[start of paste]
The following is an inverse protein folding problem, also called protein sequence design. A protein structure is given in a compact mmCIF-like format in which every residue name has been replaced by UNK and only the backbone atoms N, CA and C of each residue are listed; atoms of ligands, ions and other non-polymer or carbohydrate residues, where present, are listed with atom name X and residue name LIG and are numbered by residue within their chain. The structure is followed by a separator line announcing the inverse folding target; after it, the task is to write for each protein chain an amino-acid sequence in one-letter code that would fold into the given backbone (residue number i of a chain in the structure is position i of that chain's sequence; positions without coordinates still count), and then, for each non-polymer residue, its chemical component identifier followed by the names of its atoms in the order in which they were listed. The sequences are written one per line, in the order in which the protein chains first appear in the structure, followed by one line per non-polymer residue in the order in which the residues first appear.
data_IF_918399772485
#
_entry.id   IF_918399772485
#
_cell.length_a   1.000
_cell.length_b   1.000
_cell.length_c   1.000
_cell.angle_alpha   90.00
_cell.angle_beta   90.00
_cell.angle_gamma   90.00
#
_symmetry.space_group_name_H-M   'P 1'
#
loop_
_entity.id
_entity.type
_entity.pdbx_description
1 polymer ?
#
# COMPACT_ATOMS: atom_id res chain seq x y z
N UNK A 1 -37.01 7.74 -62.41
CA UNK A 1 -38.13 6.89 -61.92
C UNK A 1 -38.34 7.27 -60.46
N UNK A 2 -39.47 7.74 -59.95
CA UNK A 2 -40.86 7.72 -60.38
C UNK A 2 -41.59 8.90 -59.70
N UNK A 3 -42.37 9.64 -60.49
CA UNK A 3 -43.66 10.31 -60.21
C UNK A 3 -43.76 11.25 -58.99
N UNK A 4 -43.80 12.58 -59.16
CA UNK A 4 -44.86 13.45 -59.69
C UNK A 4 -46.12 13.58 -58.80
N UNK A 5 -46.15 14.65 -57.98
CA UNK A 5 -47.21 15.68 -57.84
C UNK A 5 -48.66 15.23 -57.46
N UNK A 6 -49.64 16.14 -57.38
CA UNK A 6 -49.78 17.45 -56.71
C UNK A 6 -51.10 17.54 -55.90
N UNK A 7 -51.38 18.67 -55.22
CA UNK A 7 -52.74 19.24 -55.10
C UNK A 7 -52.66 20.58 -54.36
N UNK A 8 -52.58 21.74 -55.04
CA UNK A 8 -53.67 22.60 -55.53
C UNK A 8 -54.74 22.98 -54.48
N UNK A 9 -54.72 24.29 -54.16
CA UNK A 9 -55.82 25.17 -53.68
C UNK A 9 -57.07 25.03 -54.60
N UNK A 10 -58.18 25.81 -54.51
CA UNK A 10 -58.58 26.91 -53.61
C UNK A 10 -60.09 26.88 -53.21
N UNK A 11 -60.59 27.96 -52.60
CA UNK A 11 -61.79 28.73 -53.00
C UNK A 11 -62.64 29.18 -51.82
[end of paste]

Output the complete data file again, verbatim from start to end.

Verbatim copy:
The following is an inverse protein folding problem, also called protein sequence design. A protein structure is given in a compact mmCIF-like format in which every residue name has been replaced by UNK and only the backbone atoms N, CA and C of each residue are listed; atoms of ligands, ions and other non-polymer or carbohydrate residues, where present, are listed with atom name X and residue name LIG and are numbered by residue within their chain. The structure is followed by a separator line announcing the inverse folding target; after it, the task is to write for each protein chain an amino-acid sequence in one-letter code that would fold into the given backbone (residue number i of a chain in the structure is position i of that chain's sequence; positions without coordinates still count), and then, for each non-polymer residue, its chemical component identifier followed by the names of its atoms in the order in which they were listed. The sequences are written one per line, in the order in which the protein chains first appear in the structure, followed by one line per non-polymer residue in the order in which the residues first appear.
data_IF_918399772485
#
_entry.id   IF_918399772485
#
_cell.length_a   1.000
_cell.length_b   1.000
_cell.length_c   1.000
_cell.angle_alpha   90.00
_cell.angle_beta   90.00
_cell.angle_gamma   90.00
#
_symmetry.space_group_name_H-M   'P 1'
#
loop_
_entity.id
_entity.type
_entity.pdbx_description
1 polymer ?
#
# COMPACT_ATOMS: atom_id res chain seq x y z
N UNK A 1 -37.01 7.74 -62.41
CA UNK A 1 -38.13 6.89 -61.92
C UNK A 1 -38.34 7.27 -60.46
N UNK A 2 -39.47 7.74 -59.95
CA UNK A 2 -40.86 7.72 -60.38
C UNK A 2 -41.59 8.90 -59.70
N UNK A 3 -42.37 9.64 -60.49
CA UNK A 3 -43.66 10.31 -60.21
C UNK A 3 -43.76 11.25 -58.99
N UNK A 4 -43.80 12.58 -59.16
CA UNK A 4 -44.86 13.45 -59.69
C UNK A 4 -46.12 13.58 -58.80
N UNK A 5 -46.15 14.65 -57.98
CA UNK A 5 -47.21 15.68 -57.84
C UNK A 5 -48.66 15.23 -57.46
N UNK A 6 -49.64 16.14 -57.38
CA UNK A 6 -49.78 17.45 -56.71
C UNK A 6 -51.10 17.54 -55.90
N UNK A 7 -51.38 18.67 -55.22
CA UNK A 7 -52.74 19.24 -55.10
C UNK A 7 -52.66 20.58 -54.36
N UNK A 8 -52.58 21.74 -55.04
CA UNK A 8 -53.67 22.60 -55.53
C UNK A 8 -54.74 22.98 -54.48
N UNK A 9 -54.72 24.29 -54.16
CA UNK A 9 -55.82 25.17 -53.68
C UNK A 9 -57.07 25.03 -54.60
N UNK A 10 -58.18 25.81 -54.51
CA UNK A 10 -58.58 26.91 -53.61
C UNK A 10 -60.09 26.88 -53.21
N UNK A 11 -60.59 27.96 -52.60
CA UNK A 11 -61.79 28.73 -53.00
C UNK A 11 -62.64 29.18 -51.82